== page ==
• To illustrate the fundamental relationship between humans and their environments, the natural world is treated as both a setting for human existence and a key influence on human culture, economics, and politics. This focus makes the text uniquely suited to the contemporary era as climate change and environmental degradation play an increasing role in humanity’s governance, intercultural relationships, and daily lives.

Illuminating an Evolving and Relevant Field

The text showcases the historical context of the discipline, with a strong focus on anthropology as a living and evolving field. A deep and reflective exploration of the origins of anthropology’s methods and goals is featured in several chapters, including “Methods: Cultural and Archaeological Research Methods” and “Indigenous Anthropology.” There is significant discussion of recent efforts to make the field more diverse—in its practitioners, in the questions it asks, and in the applications of anthropological research to address contemporary challenges. The authors who contributed to this text come from diverse backgrounds and geographic regions, providing balance and richness to the narrative, examples, and theoretical foundations of the text. The researchers highlighted in the Profiles in Anthropology sections, many still living and working, are likewise representative of the growing diversity of the field.

Unique chapters: Five of the text’s 20 chapters introduce students to current and developing specializations within the discipline. These chapters offer an engaging and in-depth look at research fields rarely covered in introductory texts, fields that are particularly interdisciplinary in their aims and practices. They further stress that anthropology is an evolving and relevant field, offering insights into humanity’s deepest questions and directions forward in addressing the toughest challenges. These chapters are:

  • “Anthropology of Food,” including material on food artifacts, ancient foodways and food reconstructions, food as cultural heritage, food prescriptions and proscriptions, and the globalization of food.
  • “Anthropology of Media,” addressing topics such as visual anthropology and ethnographic film, photography and representation, news media and the public sphere, the role of media in the development of national identity, and digital media.
  • “Medical Anthropology,” with material on the history of medical anthropology, the social construction of health, common medical anthropology methods and theoretical approaches, and applied medical anthropology.
  • “Human-Animal Relationships,” including discussions of multispecies ethnography, human-animal empathy, human-animal relationships among people practicing varying subsistence strategies, animal symbolism in oral tradition and religion, and pet keeping.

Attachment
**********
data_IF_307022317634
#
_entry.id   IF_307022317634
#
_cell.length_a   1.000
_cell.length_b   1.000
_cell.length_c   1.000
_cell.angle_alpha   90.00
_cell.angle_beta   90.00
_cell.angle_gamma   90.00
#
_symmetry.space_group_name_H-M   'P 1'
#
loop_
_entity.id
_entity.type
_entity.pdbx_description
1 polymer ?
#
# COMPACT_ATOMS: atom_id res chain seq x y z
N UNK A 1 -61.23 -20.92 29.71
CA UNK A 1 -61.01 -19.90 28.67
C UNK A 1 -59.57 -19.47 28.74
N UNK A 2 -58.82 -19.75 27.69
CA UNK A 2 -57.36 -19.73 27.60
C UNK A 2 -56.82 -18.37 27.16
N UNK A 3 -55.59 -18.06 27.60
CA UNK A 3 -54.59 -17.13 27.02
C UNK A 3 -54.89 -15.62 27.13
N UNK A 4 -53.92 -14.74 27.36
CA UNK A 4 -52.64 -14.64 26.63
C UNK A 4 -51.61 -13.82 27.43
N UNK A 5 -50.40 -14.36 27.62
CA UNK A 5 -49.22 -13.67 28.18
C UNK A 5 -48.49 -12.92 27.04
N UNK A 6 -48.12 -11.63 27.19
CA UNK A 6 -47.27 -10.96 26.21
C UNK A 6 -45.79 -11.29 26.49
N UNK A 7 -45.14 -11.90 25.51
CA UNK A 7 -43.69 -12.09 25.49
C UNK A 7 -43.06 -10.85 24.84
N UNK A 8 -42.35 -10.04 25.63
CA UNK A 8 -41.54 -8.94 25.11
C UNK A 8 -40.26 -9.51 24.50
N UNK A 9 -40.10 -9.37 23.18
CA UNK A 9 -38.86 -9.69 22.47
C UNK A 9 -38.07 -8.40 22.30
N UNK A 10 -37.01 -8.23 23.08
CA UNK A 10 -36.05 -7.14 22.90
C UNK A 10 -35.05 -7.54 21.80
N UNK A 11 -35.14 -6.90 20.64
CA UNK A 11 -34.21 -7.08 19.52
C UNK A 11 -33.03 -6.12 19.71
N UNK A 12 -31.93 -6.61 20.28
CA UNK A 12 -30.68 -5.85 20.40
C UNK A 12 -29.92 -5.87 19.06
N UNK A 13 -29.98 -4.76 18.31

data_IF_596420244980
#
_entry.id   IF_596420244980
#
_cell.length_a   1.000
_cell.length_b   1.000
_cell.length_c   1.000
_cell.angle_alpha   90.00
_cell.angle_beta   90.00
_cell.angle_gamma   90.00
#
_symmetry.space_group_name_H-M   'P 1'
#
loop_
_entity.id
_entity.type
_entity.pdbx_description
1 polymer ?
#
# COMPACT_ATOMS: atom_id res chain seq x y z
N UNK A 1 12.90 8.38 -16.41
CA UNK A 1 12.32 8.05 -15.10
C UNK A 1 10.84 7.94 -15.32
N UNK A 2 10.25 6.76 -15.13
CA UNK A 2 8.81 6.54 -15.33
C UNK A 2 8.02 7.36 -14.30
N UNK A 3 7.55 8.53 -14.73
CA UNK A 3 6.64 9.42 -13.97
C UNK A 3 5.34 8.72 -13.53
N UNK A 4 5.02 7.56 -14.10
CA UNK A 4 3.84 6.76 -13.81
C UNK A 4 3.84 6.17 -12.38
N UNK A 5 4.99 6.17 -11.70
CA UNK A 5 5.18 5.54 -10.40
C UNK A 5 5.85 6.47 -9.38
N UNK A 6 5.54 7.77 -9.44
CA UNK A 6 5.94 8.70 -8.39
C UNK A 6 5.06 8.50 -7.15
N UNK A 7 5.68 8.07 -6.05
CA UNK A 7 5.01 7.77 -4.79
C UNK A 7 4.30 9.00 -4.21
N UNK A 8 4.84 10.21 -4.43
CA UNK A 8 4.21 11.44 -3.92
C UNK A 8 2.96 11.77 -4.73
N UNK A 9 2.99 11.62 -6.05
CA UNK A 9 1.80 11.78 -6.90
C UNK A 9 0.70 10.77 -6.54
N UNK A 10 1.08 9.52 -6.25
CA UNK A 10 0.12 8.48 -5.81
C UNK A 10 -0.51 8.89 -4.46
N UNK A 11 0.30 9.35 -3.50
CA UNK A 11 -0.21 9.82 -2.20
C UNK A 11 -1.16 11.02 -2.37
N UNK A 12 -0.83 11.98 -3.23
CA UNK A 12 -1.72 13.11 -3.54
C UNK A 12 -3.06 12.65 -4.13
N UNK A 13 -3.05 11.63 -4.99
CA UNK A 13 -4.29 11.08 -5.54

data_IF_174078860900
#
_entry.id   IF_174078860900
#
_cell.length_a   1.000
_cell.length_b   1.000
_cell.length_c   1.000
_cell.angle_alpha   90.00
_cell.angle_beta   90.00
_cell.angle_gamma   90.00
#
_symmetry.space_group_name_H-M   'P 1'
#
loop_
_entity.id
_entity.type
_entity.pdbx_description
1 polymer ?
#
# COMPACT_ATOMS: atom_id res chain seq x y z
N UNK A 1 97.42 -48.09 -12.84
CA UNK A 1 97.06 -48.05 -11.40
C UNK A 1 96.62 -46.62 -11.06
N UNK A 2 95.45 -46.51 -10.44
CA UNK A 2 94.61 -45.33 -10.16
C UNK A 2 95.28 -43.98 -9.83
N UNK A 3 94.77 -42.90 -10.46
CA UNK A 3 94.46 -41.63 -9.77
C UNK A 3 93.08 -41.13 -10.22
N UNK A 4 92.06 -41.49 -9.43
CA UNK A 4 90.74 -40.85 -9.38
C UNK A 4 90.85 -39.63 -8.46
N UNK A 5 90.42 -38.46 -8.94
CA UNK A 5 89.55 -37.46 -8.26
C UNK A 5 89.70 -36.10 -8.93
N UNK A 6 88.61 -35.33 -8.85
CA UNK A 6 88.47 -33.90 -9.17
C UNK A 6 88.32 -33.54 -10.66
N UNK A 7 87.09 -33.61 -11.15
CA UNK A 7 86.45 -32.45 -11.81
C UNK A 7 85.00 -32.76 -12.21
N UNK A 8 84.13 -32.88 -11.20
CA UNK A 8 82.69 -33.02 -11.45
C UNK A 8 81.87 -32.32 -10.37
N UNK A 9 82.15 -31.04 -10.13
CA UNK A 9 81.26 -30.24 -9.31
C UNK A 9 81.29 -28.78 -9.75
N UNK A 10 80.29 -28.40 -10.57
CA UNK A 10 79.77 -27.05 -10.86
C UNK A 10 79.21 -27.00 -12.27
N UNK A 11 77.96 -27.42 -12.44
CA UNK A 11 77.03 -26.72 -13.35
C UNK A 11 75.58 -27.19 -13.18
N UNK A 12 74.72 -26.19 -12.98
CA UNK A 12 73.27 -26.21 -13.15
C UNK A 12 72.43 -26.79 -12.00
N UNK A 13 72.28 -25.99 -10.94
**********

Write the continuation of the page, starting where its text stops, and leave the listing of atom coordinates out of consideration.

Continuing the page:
• “Indigenous Anthropology,” which, through the lens of the experiences of the Indigenous peoples of North America, addresses the historical and contemporary challenges facing Indigenous people, including issues of agency, rights, and identity, as well as exploring Indigenous material cultures, perspectives, and worldviews.

Enriching and Engaging Features

Several feature boxes highlight the vibrant and applied nature of anthropology and give students practice using the methods discussed throughout the text.

  • Profiles in Anthropology. Each chapter contains a profile of one or more anthropologists, many contemporary and some historical, who have made significant contributions to the discipline. These featured anthropologists represent a diversity of racial and ethnic backgrounds as well as a broad sampling of research interests and perspectives.
  • Ethnographic Sketches. Ethnographic sketches taken from the authors’ own fieldwork are spaced throughout the book. These engaging vignettes provide a window into the actual work of doing anthropology, providing readers with a sense of the pleasures and challenges of doing research in the field.
  • Mini-Fieldwork/Applied Activities. Each chapter concludes with a simple fieldwork activity to give students practice thinking and researching like an anthropologist. These exercises provide them with hands-on experience applying the methods and theories discussed in the chapter to actual research conducted in their own communities.

Pedagogical Framework

An effective pedagogical framework helps students structure their learning and retain information.

  • Chapter Outlines. Each chapter opens with an outline and introduction, familiarizing students with the material that will follow. Throughout the chapter, material is chunked into manageable sections of content within each of the larger main heads.